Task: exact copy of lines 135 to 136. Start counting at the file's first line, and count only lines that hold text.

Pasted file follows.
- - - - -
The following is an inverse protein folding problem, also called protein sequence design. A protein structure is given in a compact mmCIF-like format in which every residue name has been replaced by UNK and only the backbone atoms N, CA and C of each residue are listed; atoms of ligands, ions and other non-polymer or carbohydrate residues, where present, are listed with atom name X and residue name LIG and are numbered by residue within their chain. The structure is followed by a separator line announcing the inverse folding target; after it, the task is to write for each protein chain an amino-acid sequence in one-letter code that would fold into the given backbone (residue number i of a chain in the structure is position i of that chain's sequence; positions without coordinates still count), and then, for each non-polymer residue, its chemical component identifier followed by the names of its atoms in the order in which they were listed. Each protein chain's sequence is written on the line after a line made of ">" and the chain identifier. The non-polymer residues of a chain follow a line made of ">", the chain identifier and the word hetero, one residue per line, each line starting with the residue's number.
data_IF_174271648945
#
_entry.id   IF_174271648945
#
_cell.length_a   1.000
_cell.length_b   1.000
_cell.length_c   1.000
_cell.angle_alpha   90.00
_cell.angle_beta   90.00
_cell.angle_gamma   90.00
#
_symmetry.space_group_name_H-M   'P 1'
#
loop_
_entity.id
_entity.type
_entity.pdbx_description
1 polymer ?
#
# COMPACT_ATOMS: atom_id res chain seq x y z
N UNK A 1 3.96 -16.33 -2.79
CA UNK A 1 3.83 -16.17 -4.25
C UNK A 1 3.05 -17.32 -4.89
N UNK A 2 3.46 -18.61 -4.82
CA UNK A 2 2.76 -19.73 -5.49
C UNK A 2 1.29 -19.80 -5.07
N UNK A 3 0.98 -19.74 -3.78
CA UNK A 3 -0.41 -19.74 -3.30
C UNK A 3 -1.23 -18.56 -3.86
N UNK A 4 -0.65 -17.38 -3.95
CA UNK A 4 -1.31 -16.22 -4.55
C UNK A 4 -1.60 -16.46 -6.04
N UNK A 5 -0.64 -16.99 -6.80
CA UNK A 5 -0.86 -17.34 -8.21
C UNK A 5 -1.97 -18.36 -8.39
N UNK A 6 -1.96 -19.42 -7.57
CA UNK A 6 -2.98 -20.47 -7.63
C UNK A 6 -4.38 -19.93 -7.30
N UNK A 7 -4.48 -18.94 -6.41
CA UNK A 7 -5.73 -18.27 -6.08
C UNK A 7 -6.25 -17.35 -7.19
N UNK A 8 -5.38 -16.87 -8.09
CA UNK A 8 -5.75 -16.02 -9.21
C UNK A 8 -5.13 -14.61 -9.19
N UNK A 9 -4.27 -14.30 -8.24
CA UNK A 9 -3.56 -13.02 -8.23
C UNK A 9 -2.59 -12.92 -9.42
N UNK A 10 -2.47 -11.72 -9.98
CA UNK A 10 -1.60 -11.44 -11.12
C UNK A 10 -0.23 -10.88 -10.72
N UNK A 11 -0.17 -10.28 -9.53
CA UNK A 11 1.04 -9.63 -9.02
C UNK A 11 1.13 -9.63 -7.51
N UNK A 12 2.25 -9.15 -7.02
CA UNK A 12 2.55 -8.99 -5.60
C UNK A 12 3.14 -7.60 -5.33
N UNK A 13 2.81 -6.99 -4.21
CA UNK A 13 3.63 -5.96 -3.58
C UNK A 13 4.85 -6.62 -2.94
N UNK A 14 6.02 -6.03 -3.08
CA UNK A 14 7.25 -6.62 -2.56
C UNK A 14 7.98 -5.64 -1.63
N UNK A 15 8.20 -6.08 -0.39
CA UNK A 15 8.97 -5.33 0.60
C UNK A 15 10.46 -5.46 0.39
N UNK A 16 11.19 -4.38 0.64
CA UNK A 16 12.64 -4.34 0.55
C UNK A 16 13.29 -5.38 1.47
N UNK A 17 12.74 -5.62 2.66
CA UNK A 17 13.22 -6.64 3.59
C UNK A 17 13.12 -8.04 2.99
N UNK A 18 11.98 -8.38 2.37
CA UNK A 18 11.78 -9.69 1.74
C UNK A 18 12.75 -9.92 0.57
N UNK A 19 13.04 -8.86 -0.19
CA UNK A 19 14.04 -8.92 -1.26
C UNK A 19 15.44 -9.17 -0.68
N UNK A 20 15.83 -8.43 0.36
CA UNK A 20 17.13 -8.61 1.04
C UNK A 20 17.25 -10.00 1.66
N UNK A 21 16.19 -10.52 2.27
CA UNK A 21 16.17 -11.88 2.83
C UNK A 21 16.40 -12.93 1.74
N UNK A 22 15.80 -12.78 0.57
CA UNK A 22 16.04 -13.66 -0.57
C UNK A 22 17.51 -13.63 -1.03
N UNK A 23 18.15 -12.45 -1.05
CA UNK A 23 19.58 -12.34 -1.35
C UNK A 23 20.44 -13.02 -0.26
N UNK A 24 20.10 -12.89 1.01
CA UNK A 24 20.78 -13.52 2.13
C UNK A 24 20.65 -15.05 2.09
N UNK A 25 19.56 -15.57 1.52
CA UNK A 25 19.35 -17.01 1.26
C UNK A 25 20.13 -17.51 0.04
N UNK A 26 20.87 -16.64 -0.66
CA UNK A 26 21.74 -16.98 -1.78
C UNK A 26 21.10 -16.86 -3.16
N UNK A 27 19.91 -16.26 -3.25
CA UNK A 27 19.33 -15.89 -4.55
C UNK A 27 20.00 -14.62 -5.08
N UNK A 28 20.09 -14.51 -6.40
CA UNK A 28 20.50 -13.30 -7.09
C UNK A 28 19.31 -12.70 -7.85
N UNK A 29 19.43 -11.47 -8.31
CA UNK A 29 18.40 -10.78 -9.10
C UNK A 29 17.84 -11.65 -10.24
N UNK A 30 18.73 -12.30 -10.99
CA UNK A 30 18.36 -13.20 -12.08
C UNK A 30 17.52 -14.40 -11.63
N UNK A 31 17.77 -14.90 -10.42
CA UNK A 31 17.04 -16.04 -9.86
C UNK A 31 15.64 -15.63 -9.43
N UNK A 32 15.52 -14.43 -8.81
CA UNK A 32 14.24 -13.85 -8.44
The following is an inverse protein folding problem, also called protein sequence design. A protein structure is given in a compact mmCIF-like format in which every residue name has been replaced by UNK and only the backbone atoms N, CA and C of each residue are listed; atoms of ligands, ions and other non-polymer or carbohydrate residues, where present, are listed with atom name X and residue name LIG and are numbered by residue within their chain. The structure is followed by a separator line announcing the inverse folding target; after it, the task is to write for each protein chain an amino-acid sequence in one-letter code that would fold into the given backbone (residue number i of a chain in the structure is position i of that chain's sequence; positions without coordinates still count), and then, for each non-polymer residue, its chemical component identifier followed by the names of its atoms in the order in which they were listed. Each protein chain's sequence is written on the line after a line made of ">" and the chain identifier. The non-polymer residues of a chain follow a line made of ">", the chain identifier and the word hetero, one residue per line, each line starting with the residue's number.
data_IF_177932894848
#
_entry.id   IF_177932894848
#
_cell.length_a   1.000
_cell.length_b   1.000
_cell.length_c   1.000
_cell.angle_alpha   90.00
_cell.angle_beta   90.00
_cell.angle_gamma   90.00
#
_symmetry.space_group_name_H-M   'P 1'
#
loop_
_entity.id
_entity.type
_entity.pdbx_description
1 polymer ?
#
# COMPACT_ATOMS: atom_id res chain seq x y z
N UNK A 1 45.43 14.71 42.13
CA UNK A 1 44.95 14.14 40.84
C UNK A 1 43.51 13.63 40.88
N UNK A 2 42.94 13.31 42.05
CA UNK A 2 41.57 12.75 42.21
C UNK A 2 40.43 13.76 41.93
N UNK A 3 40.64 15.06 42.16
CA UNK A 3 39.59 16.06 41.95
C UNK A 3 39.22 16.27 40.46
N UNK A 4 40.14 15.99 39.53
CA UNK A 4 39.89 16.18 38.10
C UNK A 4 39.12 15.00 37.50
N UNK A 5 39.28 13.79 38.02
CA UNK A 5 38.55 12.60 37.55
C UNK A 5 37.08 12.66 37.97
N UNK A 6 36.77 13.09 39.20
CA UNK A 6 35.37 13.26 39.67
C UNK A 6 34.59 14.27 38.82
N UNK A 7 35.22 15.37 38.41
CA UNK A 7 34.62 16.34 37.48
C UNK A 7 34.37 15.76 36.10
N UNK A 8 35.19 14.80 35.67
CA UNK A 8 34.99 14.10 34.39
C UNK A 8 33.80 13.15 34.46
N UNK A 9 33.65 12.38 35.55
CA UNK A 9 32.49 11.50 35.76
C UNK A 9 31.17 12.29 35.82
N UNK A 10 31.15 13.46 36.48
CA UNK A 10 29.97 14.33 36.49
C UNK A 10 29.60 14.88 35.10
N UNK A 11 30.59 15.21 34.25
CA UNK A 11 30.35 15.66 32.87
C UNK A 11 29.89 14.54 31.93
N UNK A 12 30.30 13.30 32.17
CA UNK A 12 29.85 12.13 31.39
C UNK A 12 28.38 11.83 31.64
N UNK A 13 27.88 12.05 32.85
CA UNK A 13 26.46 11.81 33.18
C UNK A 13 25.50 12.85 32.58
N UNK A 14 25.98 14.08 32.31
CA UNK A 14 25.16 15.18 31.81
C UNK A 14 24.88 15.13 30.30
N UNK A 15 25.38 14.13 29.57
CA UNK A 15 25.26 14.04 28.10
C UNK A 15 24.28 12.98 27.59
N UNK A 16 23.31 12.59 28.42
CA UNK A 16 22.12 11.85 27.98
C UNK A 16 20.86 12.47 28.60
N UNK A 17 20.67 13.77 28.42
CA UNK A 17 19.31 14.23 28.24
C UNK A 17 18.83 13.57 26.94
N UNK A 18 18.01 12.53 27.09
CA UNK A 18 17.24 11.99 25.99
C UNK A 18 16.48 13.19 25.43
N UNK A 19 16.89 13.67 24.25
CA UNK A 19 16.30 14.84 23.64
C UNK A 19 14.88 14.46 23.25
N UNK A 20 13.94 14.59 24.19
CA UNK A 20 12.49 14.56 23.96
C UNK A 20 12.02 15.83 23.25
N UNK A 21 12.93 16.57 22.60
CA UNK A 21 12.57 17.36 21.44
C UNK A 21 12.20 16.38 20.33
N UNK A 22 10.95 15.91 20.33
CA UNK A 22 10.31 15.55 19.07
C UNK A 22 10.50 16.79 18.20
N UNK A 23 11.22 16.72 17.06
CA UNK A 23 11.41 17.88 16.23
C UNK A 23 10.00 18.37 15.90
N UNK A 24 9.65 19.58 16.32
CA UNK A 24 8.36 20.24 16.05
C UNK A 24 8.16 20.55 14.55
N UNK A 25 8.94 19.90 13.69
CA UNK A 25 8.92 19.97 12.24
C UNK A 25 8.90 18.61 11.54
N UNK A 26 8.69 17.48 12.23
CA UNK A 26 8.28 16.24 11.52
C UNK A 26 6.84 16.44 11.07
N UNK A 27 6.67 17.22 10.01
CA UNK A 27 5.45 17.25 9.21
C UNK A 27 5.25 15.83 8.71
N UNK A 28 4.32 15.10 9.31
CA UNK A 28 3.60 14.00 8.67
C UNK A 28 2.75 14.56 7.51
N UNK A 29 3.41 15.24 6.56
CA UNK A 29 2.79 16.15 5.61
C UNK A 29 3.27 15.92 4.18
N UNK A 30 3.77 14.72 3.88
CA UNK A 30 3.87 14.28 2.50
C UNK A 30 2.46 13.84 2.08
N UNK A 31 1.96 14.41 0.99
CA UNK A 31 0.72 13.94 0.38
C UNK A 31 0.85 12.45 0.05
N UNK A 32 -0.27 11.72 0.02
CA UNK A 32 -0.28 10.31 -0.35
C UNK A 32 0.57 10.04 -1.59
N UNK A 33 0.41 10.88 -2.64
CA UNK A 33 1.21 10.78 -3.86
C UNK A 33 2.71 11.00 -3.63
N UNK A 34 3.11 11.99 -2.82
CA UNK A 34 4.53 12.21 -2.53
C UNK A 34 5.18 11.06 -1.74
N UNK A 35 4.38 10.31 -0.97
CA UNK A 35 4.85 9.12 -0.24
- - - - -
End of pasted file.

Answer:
1 polymer ?
#